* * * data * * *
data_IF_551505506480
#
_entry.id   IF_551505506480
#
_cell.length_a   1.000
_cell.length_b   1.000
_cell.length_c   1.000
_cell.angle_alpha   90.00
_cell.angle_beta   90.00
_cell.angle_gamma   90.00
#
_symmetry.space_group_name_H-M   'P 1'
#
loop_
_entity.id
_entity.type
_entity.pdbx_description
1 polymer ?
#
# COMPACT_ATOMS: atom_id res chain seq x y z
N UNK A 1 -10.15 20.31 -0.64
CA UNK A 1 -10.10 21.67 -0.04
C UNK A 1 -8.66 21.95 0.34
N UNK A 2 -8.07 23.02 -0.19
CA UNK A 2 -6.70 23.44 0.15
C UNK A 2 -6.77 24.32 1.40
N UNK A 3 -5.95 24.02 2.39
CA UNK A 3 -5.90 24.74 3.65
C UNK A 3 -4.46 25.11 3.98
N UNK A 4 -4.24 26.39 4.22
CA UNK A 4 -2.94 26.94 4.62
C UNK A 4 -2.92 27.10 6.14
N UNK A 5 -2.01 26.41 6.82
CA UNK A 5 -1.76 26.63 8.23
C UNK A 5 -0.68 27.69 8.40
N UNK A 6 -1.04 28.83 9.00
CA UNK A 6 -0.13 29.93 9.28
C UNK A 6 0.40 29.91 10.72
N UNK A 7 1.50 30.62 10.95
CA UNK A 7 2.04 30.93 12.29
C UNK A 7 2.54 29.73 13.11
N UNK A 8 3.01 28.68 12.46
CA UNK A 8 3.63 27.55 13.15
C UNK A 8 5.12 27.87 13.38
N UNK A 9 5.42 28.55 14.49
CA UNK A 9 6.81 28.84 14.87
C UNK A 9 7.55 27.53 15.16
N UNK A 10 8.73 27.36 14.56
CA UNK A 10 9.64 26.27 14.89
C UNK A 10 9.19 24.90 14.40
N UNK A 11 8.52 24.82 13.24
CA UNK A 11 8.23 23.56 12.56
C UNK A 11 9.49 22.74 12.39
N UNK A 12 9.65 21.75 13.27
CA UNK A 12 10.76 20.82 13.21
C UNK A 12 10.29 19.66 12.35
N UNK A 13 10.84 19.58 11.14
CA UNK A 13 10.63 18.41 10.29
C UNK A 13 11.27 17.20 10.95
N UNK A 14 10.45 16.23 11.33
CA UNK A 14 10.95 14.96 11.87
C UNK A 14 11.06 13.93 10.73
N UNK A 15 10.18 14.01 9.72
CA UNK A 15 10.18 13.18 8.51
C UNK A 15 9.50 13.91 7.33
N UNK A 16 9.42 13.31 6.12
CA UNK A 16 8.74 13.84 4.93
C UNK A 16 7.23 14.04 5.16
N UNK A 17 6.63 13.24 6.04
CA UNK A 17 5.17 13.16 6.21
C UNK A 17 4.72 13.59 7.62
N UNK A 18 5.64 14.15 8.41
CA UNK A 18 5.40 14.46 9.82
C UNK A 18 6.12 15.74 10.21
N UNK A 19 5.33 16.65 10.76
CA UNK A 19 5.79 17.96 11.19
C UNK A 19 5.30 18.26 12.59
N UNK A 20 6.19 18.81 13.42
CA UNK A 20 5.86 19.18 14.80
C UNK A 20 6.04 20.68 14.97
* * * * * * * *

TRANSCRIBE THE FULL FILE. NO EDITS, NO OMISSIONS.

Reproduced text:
data_IF_551505506480
#
_entry.id   IF_551505506480
#
_cell.length_a   1.000
_cell.length_b   1.000
_cell.length_c   1.000
_cell.angle_alpha   90.00
_cell.angle_beta   90.00
_cell.angle_gamma   90.00
#
_symmetry.space_group_name_H-M   'P 1'
#
loop_
_entity.id
_entity.type
_entity.pdbx_description
1 polymer ?
#
# COMPACT_ATOMS: atom_id res chain seq x y z
N UNK A 1 -10.15 20.31 -0.64
CA UNK A 1 -10.10 21.67 -0.04
C UNK A 1 -8.66 21.95 0.34
N UNK A 2 -8.07 23.02 -0.19
CA UNK A 2 -6.70 23.44 0.15
C UNK A 2 -6.77 24.32 1.40
N UNK A 3 -5.95 24.02 2.39
CA UNK A 3 -5.90 24.74 3.65
C UNK A 3 -4.46 25.11 3.98
N UNK A 4 -4.24 26.39 4.22
CA UNK A 4 -2.94 26.94 4.62
C UNK A 4 -2.92 27.10 6.14
N UNK A 5 -2.01 26.41 6.82
CA UNK A 5 -1.76 26.63 8.23
C UNK A 5 -0.68 27.69 8.40
N UNK A 6 -1.04 28.83 9.00
CA UNK A 6 -0.13 29.93 9.28
C UNK A 6 0.40 29.91 10.72
N UNK A 7 1.50 30.62 10.95
CA UNK A 7 2.04 30.93 12.29
C UNK A 7 2.54 29.73 13.11
N UNK A 8 3.01 28.68 12.46
CA UNK A 8 3.63 27.55 13.15
C UNK A 8 5.12 27.87 13.38
N UNK A 9 5.42 28.55 14.49
CA UNK A 9 6.81 28.84 14.87
C UNK A 9 7.55 27.53 15.16
N UNK A 10 8.73 27.36 14.56
CA UNK A 10 9.64 26.27 14.89
C UNK A 10 9.19 24.90 14.40
N UNK A 11 8.52 24.82 13.24
CA UNK A 11 8.23 23.56 12.56
C UNK A 11 9.49 22.74 12.39
N UNK A 12 9.65 21.75 13.27
CA UNK A 12 10.76 20.82 13.21
C UNK A 12 10.29 19.66 12.35
N UNK A 13 10.84 19.58 11.14
CA UNK A 13 10.63 18.41 10.29
C UNK A 13 11.27 17.20 10.95
N UNK A 14 10.45 16.23 11.33
CA UNK A 14 10.95 14.96 11.87
C UNK A 14 11.06 13.93 10.73
N UNK A 15 10.18 14.01 9.72
CA UNK A 15 10.18 13.18 8.51
C UNK A 15 9.50 13.91 7.33
N UNK A 16 9.42 13.31 6.12
CA UNK A 16 8.74 13.84 4.93
C UNK A 16 7.23 14.04 5.16
N UNK A 17 6.63 13.24 6.04
CA UNK A 17 5.17 13.16 6.21
C UNK A 17 4.72 13.59 7.62
N UNK A 18 5.64 14.15 8.41
CA UNK A 18 5.40 14.46 9.82
C UNK A 18 6.12 15.74 10.21
N UNK A 19 5.33 16.65 10.76
CA UNK A 19 5.79 17.96 11.19
C UNK A 19 5.30 18.26 12.59
N UNK A 20 6.19 18.81 13.42
CA UNK A 20 5.86 19.18 14.80
C UNK A 20 6.04 20.68 14.97